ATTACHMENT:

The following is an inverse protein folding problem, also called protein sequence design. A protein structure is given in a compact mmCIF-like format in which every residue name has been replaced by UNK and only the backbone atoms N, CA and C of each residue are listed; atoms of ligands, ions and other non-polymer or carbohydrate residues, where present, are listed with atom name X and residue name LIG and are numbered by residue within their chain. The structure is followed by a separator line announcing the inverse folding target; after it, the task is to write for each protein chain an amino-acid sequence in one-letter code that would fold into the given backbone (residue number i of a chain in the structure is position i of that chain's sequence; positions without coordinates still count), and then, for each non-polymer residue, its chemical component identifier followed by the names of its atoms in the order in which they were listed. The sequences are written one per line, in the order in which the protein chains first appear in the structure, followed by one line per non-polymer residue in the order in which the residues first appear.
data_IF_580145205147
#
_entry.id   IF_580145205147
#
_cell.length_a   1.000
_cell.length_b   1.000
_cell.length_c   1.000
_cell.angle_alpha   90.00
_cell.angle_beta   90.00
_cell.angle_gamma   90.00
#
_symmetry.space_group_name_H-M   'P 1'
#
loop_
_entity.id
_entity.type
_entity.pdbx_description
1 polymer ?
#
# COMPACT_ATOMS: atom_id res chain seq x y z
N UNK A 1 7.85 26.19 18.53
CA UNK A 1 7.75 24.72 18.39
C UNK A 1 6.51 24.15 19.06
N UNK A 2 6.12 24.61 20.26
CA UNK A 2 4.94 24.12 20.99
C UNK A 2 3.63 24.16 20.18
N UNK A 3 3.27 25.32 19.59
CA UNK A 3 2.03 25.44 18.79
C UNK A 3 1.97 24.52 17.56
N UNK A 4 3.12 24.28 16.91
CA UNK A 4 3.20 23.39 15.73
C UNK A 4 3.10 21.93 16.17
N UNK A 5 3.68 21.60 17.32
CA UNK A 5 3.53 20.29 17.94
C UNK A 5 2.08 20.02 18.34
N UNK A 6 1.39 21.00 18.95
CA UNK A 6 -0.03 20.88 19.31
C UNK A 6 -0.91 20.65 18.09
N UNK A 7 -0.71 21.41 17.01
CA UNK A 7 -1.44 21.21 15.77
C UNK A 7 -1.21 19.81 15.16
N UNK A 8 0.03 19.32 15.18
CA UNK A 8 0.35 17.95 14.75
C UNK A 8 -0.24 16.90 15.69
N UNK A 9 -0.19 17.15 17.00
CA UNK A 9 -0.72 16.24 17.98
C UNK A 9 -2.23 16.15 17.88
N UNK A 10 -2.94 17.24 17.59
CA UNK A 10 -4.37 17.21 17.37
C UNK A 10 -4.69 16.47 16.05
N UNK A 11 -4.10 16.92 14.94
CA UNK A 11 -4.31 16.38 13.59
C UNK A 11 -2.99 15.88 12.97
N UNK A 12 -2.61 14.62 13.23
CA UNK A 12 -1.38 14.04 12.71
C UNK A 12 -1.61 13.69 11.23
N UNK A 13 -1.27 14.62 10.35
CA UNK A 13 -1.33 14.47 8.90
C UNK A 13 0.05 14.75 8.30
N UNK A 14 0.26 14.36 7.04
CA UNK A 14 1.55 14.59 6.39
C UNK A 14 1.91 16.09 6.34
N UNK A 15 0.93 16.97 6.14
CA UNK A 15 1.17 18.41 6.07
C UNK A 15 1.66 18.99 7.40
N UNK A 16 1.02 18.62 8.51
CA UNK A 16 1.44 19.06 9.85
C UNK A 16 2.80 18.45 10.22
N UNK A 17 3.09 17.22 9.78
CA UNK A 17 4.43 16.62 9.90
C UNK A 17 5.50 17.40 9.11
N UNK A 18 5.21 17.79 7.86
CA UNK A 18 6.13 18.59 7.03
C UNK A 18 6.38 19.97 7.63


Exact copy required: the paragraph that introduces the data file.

The following is an inverse protein folding problem, also called protein sequence design. A protein structure is given in a compact mmCIF-like format in which every residue name has been replaced by UNK and only the backbone atoms N, CA and C of each residue are listed; atoms of ligands, ions and other non-polymer or carbohydrate residues, where present, are listed with atom name X and residue name LIG and are numbered by residue within their chain. The structure is followed by a separator line announcing the inverse folding target; after it, the task is to write for each protein chain an amino-acid sequence in one-letter code that would fold into the given backbone (residue number i of a chain in the structure is position i of that chain's sequence; positions without coordinates still count), and then, for each non-polymer residue, its chemical component identifier followed by the names of its atoms in the order in which they were listed. The sequences are written one per line, in the order in which the protein chains first appear in the structure, followed by one line per non-polymer residue in the order in which the residues first appear.